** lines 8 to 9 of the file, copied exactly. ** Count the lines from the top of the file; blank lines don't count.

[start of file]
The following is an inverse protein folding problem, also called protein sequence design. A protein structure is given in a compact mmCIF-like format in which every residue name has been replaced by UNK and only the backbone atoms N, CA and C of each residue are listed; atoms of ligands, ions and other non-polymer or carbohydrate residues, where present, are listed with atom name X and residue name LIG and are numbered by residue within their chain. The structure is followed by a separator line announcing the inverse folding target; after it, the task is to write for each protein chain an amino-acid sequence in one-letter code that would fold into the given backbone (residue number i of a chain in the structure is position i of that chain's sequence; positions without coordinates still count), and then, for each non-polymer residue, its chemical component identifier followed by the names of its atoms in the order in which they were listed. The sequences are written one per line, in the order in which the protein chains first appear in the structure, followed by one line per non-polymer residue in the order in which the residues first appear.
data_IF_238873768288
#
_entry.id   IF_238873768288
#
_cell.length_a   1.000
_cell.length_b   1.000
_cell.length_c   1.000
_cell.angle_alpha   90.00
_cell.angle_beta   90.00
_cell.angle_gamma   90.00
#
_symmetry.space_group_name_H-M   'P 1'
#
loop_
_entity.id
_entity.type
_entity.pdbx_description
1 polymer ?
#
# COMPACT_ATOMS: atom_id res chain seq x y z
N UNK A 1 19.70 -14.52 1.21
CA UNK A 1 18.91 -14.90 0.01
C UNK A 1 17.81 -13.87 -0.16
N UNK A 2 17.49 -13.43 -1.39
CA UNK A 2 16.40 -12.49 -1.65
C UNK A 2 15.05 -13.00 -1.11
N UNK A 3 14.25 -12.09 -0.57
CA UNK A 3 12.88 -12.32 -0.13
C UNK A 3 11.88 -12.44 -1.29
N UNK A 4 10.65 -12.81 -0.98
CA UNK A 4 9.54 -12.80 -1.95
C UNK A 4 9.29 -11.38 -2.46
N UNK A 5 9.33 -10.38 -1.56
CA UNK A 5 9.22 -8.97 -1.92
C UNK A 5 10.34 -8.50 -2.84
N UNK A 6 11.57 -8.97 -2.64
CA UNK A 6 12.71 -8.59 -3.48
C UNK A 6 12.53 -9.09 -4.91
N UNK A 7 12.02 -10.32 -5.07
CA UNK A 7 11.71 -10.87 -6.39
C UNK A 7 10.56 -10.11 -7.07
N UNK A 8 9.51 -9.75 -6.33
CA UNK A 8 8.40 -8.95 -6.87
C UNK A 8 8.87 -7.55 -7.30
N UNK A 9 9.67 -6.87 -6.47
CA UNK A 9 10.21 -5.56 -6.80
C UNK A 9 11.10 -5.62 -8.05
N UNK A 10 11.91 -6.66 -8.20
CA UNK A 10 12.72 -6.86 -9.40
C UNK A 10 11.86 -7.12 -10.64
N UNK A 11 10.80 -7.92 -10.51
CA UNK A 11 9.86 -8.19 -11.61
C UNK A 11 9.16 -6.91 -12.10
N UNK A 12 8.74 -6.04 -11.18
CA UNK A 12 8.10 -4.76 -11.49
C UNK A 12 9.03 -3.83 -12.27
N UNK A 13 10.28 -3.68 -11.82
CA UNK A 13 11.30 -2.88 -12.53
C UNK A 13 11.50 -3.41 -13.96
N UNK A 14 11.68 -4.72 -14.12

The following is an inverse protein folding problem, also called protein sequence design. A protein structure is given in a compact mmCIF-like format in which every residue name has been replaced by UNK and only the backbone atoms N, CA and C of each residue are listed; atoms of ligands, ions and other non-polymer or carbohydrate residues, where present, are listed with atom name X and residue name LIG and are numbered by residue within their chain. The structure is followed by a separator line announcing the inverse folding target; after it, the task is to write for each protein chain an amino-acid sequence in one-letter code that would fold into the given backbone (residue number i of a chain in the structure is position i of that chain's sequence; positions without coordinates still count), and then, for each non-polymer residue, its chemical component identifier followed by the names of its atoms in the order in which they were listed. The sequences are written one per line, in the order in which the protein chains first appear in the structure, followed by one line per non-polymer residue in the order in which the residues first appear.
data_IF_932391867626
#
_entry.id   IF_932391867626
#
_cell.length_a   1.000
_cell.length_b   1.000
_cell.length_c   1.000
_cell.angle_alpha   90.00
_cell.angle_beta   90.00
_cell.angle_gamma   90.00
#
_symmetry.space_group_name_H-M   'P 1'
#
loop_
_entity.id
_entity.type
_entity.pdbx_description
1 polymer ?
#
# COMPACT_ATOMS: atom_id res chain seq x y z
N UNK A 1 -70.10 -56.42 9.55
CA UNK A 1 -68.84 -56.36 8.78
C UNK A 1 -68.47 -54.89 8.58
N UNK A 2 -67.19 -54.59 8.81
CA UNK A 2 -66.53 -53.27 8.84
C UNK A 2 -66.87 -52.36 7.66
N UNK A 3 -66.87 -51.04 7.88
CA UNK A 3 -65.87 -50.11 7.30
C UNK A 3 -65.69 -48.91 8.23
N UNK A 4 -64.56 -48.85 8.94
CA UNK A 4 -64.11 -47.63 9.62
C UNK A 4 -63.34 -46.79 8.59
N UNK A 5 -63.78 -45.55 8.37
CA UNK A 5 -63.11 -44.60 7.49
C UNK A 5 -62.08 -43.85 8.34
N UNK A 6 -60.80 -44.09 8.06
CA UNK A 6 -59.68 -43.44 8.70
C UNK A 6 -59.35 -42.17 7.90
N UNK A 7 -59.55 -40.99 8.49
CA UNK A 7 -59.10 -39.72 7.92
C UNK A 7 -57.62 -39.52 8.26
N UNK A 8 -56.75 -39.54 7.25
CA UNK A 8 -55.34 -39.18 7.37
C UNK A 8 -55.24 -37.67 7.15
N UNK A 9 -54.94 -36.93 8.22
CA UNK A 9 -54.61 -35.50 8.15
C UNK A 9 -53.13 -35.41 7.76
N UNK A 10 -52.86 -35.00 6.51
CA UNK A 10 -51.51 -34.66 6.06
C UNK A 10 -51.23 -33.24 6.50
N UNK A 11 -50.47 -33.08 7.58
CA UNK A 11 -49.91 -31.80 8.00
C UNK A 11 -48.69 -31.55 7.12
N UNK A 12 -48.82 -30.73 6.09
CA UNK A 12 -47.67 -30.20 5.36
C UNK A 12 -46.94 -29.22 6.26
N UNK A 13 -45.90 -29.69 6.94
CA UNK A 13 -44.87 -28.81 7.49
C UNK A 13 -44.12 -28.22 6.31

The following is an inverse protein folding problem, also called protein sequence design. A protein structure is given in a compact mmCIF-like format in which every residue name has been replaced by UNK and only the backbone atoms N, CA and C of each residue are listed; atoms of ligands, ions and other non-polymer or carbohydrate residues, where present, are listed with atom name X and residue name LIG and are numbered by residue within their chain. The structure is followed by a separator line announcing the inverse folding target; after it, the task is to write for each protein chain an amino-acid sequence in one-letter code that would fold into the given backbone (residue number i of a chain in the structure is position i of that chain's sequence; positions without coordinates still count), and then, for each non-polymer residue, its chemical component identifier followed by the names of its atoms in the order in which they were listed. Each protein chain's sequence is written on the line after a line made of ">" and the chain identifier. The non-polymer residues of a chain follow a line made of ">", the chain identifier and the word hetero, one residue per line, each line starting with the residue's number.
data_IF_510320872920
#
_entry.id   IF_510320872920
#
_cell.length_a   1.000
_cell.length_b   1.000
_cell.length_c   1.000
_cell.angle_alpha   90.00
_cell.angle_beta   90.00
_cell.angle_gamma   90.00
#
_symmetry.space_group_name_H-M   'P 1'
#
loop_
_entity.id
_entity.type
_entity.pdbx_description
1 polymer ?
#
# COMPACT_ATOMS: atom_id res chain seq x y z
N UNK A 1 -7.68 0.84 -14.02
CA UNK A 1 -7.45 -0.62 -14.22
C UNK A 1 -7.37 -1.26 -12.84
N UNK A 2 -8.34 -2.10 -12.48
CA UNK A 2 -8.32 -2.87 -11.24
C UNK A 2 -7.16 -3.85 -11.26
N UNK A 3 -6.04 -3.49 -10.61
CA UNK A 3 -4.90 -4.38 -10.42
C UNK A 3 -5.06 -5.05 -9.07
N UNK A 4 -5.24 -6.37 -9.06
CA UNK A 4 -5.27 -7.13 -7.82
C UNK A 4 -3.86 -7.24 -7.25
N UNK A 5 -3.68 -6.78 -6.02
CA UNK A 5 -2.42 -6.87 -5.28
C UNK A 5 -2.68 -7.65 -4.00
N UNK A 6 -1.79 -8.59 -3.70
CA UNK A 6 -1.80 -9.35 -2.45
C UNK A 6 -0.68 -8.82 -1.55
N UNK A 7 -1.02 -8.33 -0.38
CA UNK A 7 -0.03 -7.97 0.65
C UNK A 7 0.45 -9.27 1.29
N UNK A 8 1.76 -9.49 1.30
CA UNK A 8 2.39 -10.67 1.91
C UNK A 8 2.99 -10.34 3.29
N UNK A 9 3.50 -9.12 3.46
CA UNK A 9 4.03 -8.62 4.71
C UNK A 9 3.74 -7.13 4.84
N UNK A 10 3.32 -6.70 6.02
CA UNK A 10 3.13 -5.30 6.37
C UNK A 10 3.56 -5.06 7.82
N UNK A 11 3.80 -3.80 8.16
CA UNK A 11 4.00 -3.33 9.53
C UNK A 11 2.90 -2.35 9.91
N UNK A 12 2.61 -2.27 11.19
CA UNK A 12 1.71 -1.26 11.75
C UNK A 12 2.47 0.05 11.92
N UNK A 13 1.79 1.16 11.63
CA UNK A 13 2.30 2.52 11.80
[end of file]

_cell.length_c   1.000
_cell.angle_alpha   90.00